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Coconuts, Coffee and Close Calls on the Mekong Delta

By David Calleja

“Hurry up, David. It’s nearly 7 o’clock. Long day today. Very wet outside. Wear your elephant condom!” Before I could open my eyes, Dinh, my motorcycle guide who was once an ex-South Vietnamese soldier, had thrown a transparent pink poncho into my face.

I rose from my bed and headed straight for the shower and had enough time for a street wash; a pan full of cold water poured quickly over my body. The humidity turned dripping water into sweat beads.

Today would be my last view of downtown Mŷ Tho. Dinh promised me that I would get a taste of the real Vietnam; the floating market in Can Tho, a place where shoppers haggle with boats stocked with numerous fruits and vegetables. But there were places to see along the way.

Our first stop was a small coconut produce factory in a shed where twenty-six people peeled, grinded, shelled and chopped coconuts for a living. A number of makeshift distillers, knives, chopping boards, and shells were laid out across the floor amongst employees in groups of three or four. No portion of the coconut went to waste. These products, Dinh told me, would be sent to shops throughout the Mekong region, maybe even as far as Saigon.

One employee identifying himself as Trang approached me. “I am fastest worker in factory,” he said proudly, and worked at a frantic pace, shaving the hair off mature coconut shells. His job was to gather enough hair and glue them onto pieces of wood, making household items such as scrubbers and brooms bristles. He was one of the few employees who took a break from his task to practise his English language skills with me.

Later Dinh and I rode by the riverside lined with fruit trees. Everything was sprouting in time for the rainy season; pineapple, orange, mango, papaya, guava and mandarin trees that hung everywhere like decorations. The sight of women in wide-rimmed straw hats wearing traditional brightly coloured silk clothing provided the perfect leeway as we entered the famous the Mekong River’s floating market in Can Tho and hired a boat.

The floating market is famous for boat ladies inviting patrons to purchase fruit, vegetables, earthenware, and ceramics. Unfortunately, we had arrived too late. Traffic flow was restricted to a few boats drifting along the river.

“How do I know who is selling what?” I asked Dinh.

He pointed to the mast. “They show the fruit or vegetable above the flag.” The further upstream Dinh and I travelled, the quieter our environment became. Soon, it seemed as if we had the whole Mekong Delta to ourselves.

Cruising along the river at a leisurely pace, Dinh indicated that we would stop for some ca phe sua nong (hot filtered Vietnamese coffee with condensed milk) at a café by the riverbank. The place was run by a middle-aged couple, whom Dinh knew quite well.

We climbed the rickety ladder to enter the premises to find members of the extended family sitting in a circle, sipping ca phe sua nong. Several young men were chain smoking, playing cards and brooding over their motorcycles in the background. One of the guys, possibly the ringleader, gave me an ominous glance, a sign that I was invading their turf.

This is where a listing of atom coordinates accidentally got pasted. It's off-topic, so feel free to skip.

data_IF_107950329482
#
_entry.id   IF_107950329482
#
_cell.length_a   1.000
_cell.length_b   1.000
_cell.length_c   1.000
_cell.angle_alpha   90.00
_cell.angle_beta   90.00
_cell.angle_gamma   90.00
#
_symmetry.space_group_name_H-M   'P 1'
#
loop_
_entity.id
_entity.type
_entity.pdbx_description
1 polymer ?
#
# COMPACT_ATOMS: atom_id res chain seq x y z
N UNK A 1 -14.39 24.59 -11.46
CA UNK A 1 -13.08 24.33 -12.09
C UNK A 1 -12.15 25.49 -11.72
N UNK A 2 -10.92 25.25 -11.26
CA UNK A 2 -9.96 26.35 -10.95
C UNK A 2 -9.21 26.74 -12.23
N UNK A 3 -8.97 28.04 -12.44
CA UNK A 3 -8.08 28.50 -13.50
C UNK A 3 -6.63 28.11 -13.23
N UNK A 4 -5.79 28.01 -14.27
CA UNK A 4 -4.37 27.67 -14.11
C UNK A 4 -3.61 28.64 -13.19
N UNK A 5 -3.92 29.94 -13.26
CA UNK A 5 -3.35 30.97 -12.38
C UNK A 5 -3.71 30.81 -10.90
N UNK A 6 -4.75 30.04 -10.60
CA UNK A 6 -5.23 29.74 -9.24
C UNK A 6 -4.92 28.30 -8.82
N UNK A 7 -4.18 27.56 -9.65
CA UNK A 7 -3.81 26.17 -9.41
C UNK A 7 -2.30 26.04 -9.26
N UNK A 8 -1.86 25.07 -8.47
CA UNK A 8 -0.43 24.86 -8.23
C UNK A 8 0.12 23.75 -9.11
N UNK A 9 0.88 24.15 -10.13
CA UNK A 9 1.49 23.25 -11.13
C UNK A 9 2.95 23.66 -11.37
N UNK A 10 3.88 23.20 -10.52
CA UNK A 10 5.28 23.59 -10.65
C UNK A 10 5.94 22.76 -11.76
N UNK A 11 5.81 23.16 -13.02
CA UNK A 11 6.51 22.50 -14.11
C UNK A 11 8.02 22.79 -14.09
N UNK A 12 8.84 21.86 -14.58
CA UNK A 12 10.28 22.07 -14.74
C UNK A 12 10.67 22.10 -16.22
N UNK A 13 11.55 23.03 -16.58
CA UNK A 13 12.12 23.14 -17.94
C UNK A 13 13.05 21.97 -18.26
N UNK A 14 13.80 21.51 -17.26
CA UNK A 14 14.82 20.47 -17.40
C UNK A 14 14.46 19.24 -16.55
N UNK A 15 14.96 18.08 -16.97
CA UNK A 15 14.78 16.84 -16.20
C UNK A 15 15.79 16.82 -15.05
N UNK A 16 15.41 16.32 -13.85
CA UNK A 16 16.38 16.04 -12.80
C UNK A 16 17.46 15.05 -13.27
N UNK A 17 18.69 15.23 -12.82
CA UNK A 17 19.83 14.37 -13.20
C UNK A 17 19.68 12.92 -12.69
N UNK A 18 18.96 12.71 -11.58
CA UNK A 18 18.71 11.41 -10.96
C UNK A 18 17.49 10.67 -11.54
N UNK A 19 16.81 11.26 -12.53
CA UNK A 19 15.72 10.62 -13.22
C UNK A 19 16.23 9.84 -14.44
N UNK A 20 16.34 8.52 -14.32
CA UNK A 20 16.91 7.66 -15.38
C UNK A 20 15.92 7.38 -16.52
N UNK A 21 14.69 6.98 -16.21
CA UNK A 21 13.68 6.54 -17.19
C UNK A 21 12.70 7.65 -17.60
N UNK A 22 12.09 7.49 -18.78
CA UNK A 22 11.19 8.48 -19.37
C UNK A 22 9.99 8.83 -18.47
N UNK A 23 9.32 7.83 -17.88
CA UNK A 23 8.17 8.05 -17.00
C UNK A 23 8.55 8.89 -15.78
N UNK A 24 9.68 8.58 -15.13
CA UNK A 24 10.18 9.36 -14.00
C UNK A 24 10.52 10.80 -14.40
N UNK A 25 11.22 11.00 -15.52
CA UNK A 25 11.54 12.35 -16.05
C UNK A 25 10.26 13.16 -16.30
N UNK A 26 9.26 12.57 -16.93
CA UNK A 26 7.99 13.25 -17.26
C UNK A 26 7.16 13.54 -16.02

Suddenly a toddler darted towards the exit, dodging everyone’s attempts in the room to capture him. Panicking relatives screamed “Wahhhhhhhhhhhh! Stop him!” in Vietnamese. Eventually the young boy was caught by his older brother.

As I slowly sipped my coffee, Dinh and the cafe owner conversed for a few minutes, laughing and pointing in my direction. I could sense they were planning something. Then suddenly the owner called out “Hua,” referring to his only unmarried daughter.

“David, you stay here,” Dinh announced. “The house owner and I have things to talk about.”

“When will you be back?” I retorted.

“When you are the new son-in-law.”

Now I felt embarrassed.

“Tonight we go on boat cruise. You invite Hua. I tell you what to say now,” Dinh added.

He wrote down a sentence in Vietnamese on a piece of paper and then handed it to me. He guaranteed that all I would be doing was asking for her permission to come along.

After looking at the scrap of paper one final time, I took a deep breath.  Hua obviously felt equally uncomfortable, and as a result, I stalled twice after beginning the sentence. Dinh urged me to get on with the job, or he would leave me stranded.

“Hua,” I said, “An duoi em.”

The entire room went silent. Suddenly, as if an earthquake had struck, somebody let out a shriek of laughter, and then everybody else joined in. Hua became flustered and quickly left the scene. I stood there dumbfounded, unaware of what I had just done. What happened? Did I insult her?

Dinh refused to translate the sentence when I asked him to, saying that he would tell me later.  After we had said our goodbyes, with Hua wearing the largest grin of all as she waved to me, Dinh made his confession. “The sentence meant, ‘Hua, you are beautiful and I love you,’” he admitted.

After returning the boat, we made our way to the jetty, only to find ourselves observing a confrontation. Two aggressive middle-aged men were blocking two young women with peroxide hair and low-cut denim skirts. One of them looked to me in desperation as if to say, “Save me, please.”

Unfortunately, I did not know the Vietnamese translation for, “I am sorry, but I left my Superman costume at home today.”

As we headed towards our motorcycle, Dinh told me, “Don’t look back, it’s the best way to live.”

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